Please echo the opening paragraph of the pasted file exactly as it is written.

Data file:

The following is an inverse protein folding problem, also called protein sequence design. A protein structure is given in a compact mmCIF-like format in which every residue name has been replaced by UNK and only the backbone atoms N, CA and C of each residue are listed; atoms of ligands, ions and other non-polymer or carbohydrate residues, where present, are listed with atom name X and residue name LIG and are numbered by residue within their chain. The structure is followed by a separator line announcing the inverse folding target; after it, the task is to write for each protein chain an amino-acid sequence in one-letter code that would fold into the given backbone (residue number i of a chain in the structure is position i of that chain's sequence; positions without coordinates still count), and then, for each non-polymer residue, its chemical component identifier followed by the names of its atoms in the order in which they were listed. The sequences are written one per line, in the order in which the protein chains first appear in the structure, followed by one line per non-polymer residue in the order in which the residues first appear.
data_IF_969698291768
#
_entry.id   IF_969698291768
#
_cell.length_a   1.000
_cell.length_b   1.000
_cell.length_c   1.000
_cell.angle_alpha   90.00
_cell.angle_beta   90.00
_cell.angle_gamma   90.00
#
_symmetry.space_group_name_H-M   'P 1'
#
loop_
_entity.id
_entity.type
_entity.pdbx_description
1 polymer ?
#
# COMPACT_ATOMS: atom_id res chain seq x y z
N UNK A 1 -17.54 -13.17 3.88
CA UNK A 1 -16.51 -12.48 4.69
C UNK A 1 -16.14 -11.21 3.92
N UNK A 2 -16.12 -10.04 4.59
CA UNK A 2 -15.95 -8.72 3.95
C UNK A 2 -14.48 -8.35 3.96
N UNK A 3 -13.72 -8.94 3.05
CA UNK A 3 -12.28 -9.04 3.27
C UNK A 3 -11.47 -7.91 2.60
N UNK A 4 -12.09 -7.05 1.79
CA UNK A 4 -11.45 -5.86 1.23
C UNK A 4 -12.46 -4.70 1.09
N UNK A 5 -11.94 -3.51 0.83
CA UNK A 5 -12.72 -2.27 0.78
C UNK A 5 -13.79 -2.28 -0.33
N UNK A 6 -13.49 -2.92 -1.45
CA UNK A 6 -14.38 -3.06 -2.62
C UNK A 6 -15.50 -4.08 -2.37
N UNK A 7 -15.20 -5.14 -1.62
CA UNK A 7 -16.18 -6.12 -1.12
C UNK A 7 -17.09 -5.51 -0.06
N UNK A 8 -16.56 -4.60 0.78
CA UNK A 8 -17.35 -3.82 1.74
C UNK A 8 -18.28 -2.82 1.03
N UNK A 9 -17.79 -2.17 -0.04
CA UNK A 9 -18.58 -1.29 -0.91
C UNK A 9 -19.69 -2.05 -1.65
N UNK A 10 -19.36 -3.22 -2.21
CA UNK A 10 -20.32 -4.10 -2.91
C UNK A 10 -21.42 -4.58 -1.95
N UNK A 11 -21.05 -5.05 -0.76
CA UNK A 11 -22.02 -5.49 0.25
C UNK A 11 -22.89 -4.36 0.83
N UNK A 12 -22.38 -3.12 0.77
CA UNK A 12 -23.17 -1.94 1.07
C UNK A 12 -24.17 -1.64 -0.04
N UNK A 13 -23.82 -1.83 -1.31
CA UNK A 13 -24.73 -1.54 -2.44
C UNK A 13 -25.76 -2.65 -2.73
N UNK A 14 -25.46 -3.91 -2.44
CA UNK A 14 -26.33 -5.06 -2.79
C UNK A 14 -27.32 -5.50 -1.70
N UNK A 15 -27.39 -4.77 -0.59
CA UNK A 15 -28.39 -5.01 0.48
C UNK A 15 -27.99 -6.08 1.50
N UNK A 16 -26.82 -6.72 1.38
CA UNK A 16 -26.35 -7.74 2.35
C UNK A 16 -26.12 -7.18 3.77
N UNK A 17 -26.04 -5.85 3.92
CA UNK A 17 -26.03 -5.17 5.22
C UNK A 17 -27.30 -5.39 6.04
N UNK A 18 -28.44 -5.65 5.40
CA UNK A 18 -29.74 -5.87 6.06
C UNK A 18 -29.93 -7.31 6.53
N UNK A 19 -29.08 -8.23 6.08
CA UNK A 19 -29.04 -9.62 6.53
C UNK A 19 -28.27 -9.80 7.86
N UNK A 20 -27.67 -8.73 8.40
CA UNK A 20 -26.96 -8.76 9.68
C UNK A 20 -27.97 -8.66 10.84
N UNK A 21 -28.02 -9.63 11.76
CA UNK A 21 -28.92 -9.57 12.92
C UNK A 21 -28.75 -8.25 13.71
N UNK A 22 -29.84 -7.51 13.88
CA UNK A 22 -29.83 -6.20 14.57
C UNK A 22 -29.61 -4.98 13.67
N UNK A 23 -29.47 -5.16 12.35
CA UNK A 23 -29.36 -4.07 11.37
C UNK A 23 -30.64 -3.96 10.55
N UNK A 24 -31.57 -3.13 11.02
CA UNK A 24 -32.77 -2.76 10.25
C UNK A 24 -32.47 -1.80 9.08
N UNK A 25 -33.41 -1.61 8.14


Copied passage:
The following is an inverse protein folding problem, also called protein sequence design. A protein structure is given in a compact mmCIF-like format in which every residue name has been replaced by UNK and only the backbone atoms N, CA and C of each residue are listed; atoms of ligands, ions and other non-polymer or carbohydrate residues, where present, are listed with atom name X and residue name LIG and are numbered by residue within their chain. The structure is followed by a separator line announcing the inverse folding target; after it, the task is to write for each protein chain an amino-acid sequence in one-letter code that would fold into the given backbone (residue number i of a chain in the structure is position i of that chain's sequence; positions without coordinates still count), and then, for each non-polymer residue, its chemical component identifier followed by the names of its atoms in the order in which they were listed. The sequences are written one per line, in the order in which the protein chains first appear in the structure, followed by one line per non-polymer residue in the order in which the residues first appear.